Jason cerundolo of reclaimer labs

Circuit Break Podcast #158

Jason Cerundolo of Reclaimer Labs

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Mandatory USB Type-C for everything? Parker and Stephen discuss the current EU ruling and preparing your PCBA design for contract manufacturing!

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Parker gives an update on his Prop Dev Stick Type-C and Stephen designs a tonestack based on the LND150.

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Tour MacroFab's ITAR-Compliant Facility

February 6, 2019, Episode #158

Jason Cerundolo joins Parker and Stephen to discuss testing and evaluation of the USB Type-C PD spec.
  • Jason Cerundolo
    • An engineer experienced in mechanical, electrical, and firmware engineering
    • Jason has over nine years of experience as a hardware engineer and working on electronic designs in Silicon Valley
    • In his free time, he works on open source projects, such as USB Type-C tools and projects
  • USB Type-C Power Delivery PHY Breakout Board
    • A breakout board for the FUSB302
      • USB-PD PHY for BMC communication used in USB-C connectors
    • Determine plug orientation (normal or reversed)
    • Determine or advertise Type-C power levels (5 V at 0.5, 1.5, or 3.0 A)
    • Use BMC communication to negotiate USB Power Delivery Explicit Contracts up to 20 V and 5 A (100 W of power)
    • Negotiate Alternate Modes to reuse the pins in the Type-C connector for other purposes
  • One of the problems that I always run into with USB designs is the “Am I doing this right?”
    • Testing, debugging, and evaluation
      • What hardware and software should you look at when building a test setup for USB?
      • Low Cost Alternatives for home designers and startups?
  • What is a good place to start if a hardware designer wants to get into USB Type-C?
    • Jason has articles that cover a solid foundation of USB Type-C in his USB-C for Engineers, Part 1
    • Reclaimer Labs
    • Quick hardware layout tips for USB signals
    • Standard high speed signal routing applies
    • For USB 2.0 just keeping them the same length should be enough
    • For Superspeed USB 3.0+ length matching for each pair is more important

MacroFab will be at SXSW. We are teaming up with Particle.io to put together a Hardware Happy Hour. It will take place on Friday March 8th from 4PM until 8PM at the super cool Jester King Brewery. Check the show notes for full details and to RSVP. Join us for lite bites and refreshments, network with fellow Hardware nerds and kick off SXSW.

Visit our Public Slack Channel and join the conversation in between episodes!

Jason cerundolo of reclaimer labs

About the Hosts

Parker Dillmann
  Parker Dillmann

Parker is an Electrical Engineer with backgrounds in Embedded System Design and Digital Signal Processing. He got his start in 2005 by hacking Nintendo consoles into portable gaming units. The following year he designed and produced an Atari 2600 video mod to allow the Atari to display a crisp, RF fuzz free picture on newer TVs. Over a thousand Atari video mods where produced by Parker from 2006 to 2011 and the mod is still made by other enthusiasts in the Atari community.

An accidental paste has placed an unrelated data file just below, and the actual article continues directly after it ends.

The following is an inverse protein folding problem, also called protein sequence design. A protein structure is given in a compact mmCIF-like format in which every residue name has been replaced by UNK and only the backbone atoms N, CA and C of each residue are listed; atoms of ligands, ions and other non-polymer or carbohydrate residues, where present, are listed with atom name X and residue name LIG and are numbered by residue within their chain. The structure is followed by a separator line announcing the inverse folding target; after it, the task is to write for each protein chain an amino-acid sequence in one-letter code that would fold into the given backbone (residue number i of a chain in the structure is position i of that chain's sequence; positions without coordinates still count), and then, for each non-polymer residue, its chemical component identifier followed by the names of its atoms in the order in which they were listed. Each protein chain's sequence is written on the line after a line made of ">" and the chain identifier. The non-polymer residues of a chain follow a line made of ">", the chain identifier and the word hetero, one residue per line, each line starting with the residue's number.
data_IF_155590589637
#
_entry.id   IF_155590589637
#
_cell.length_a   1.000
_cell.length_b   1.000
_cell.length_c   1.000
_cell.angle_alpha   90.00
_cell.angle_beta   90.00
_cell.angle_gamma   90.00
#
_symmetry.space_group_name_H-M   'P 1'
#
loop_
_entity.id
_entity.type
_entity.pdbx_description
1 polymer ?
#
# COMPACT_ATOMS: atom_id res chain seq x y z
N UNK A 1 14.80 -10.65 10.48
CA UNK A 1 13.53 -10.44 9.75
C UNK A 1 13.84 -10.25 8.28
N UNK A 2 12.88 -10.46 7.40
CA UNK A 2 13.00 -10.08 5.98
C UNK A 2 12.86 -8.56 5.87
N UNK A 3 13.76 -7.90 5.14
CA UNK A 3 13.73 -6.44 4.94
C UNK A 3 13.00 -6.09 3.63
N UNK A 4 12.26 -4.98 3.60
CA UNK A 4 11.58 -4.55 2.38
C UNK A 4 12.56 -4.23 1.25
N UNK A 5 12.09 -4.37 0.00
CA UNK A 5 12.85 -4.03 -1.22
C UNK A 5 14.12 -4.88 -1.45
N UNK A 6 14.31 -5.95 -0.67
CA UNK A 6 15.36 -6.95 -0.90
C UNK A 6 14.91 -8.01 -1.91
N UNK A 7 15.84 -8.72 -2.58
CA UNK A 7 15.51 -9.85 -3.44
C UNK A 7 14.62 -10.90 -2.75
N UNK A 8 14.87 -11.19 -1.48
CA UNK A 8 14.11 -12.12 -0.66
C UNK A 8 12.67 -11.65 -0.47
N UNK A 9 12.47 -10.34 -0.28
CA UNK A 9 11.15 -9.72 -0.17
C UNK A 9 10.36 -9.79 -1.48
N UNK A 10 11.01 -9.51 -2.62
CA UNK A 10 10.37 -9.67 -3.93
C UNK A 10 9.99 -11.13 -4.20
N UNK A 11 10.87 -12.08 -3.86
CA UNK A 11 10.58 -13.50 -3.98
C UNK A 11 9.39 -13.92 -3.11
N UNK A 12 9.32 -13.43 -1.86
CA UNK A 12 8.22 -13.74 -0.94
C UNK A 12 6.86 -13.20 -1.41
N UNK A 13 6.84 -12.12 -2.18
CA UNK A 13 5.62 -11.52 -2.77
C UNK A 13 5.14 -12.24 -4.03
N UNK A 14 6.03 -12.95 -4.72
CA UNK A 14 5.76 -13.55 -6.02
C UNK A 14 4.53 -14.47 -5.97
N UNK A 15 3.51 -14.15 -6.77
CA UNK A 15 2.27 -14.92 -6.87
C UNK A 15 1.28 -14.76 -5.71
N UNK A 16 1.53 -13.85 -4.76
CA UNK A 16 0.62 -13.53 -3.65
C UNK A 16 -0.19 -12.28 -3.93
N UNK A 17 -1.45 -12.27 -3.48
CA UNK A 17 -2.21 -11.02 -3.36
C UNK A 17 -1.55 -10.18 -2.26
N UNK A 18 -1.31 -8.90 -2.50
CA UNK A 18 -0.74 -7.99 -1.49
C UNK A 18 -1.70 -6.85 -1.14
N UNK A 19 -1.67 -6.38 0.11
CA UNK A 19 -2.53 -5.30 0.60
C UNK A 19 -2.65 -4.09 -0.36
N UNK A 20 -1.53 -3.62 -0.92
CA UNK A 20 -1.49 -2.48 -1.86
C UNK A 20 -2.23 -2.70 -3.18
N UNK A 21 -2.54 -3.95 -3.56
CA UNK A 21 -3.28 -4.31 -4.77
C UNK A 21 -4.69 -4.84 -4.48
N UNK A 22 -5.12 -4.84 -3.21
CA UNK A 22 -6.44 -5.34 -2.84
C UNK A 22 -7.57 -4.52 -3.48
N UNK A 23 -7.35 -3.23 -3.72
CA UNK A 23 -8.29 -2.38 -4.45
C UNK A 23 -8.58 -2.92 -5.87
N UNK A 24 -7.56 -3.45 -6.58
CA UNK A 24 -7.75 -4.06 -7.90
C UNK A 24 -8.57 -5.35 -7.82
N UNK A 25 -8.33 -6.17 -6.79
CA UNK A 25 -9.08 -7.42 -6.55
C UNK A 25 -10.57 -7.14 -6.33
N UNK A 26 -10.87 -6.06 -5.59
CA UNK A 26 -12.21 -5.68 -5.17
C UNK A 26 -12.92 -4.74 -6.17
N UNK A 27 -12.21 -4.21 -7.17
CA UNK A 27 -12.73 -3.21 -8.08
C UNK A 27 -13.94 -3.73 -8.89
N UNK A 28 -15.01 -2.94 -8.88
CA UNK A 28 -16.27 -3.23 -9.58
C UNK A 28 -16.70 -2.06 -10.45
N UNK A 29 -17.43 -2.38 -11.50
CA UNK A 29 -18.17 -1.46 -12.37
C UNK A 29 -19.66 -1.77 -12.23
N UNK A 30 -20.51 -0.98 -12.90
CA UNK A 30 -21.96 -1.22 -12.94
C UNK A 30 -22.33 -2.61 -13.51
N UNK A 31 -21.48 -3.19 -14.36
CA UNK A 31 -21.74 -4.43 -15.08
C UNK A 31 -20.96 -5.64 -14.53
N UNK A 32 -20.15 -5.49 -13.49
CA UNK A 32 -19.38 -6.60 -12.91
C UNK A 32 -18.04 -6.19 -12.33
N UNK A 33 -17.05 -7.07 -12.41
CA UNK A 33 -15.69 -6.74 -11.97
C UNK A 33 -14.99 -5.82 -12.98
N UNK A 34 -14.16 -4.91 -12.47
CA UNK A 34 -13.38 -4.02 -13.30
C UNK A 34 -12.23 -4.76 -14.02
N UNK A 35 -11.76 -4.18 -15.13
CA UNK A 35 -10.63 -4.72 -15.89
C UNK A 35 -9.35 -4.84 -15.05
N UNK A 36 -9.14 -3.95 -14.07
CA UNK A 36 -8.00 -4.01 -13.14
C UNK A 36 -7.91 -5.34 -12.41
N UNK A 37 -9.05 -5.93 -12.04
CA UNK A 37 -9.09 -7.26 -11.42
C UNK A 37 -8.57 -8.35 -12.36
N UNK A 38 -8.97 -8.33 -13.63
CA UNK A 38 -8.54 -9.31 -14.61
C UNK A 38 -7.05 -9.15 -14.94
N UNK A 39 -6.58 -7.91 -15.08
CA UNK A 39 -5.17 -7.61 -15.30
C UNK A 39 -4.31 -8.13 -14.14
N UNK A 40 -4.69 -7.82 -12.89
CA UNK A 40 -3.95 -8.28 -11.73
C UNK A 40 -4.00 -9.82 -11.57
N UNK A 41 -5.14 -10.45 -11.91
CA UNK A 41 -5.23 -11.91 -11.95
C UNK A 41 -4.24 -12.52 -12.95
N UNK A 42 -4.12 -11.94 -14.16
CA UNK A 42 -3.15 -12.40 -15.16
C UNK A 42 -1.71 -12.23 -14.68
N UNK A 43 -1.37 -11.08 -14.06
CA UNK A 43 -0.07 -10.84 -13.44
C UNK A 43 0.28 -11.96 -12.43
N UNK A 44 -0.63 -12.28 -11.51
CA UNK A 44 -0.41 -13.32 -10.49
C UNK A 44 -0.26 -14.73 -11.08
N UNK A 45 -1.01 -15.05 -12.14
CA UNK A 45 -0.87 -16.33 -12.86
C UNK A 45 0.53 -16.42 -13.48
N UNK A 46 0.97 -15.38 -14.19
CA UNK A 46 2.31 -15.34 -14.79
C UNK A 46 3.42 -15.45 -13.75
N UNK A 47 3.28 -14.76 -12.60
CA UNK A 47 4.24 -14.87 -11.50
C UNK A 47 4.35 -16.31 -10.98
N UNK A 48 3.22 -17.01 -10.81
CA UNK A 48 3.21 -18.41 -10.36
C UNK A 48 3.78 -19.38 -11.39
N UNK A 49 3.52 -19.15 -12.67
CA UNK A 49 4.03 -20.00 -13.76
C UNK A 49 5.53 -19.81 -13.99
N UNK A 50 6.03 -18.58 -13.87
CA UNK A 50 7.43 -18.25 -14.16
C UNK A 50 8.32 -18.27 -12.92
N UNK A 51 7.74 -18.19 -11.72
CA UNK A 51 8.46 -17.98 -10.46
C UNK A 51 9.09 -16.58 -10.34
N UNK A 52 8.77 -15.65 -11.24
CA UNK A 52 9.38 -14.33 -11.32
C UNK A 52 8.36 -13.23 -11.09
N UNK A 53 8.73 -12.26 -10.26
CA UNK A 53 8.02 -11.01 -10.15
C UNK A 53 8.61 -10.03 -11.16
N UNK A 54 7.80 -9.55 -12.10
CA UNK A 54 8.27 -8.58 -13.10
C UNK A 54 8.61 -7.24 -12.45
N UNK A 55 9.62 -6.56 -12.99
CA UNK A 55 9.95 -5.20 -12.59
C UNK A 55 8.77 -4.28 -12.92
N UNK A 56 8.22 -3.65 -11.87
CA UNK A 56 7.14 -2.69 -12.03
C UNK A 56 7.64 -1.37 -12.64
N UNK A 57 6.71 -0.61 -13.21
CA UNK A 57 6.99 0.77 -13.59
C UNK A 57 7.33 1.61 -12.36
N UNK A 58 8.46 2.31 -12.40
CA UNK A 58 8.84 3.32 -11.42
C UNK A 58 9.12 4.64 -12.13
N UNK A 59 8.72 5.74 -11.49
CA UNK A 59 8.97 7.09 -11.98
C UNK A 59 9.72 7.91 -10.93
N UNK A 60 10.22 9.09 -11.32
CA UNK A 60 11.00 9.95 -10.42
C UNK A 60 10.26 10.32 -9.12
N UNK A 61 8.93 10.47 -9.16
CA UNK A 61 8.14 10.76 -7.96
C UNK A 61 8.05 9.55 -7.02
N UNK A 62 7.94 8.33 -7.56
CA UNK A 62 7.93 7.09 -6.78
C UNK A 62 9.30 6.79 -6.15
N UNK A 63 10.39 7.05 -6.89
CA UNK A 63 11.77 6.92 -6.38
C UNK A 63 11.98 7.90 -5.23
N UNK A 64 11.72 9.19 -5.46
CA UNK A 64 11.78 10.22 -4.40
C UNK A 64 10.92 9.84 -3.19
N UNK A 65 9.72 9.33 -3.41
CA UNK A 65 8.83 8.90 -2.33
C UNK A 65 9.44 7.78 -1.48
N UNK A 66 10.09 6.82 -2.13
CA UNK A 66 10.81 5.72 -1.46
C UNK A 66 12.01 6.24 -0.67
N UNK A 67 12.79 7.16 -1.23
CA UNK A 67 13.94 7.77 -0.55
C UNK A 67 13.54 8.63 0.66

In 2006, Parker enrolled at The University of Texas at Austin as a Petroleum Engineer. After realizing electronics was his passion he switched majors in 2007 to Electrical and Computer Engineering. Following his previous background in making the Atari 2600 video mod, Parker decided to take more board layout classes and circuit design classes. Other areas of study include robotics, microcontroller theory and design, FPGA development with VHDL and Verilog, and image and signal processing with DSPs. In 2010, Parker won a Ti sponsored Launchpad programming and design contest that was held by the IEEE CS chapter at the University. Parker graduated with a BS in Electrical and Computer Engineering in the Spring of 2012.

In the Summer of 2012, Parker was hired on as an Electrical Engineer at Dynamic Perception to design and prototype new electronic products. Here, Parker learned about full product development cycles and honed his board layout skills. Seeing the difficulties in managing operations and FCC/CE compliance testing, Parker thought there had to be a better way for small electronic companies to get their product out in customer's hands.

Parker also runs the blog, longhornengineer.com, where he posts his personal projects, technical guides, and appnotes about board layout design and components.

Stephen Kraig
  Stephen Kraig

Stephen Kraig is a component engineer working in the aerospace industry. He has applied his electrical engineering knowledge in a variety of contexts previously, including oil and gas, contract manufacturing, audio electronic repair, and synthesizer design. A graduate of Texas A&M, Stephen has lived his adult life in the Houston, TX, and Denver, CO, areas.

Stephen has never said no to a project. From building guitar amps (starting when he was 17) to designing and building his own CNC table to fine-tuning the mineral composition of the water he uses to brew beer, he thrives on testing, experimentation, and problem-solving. Tune into the podcast to learn more about the wacky stuff Stephen gets up to.

Special thanks to whixr over at Tymkrs for the intro and outro!

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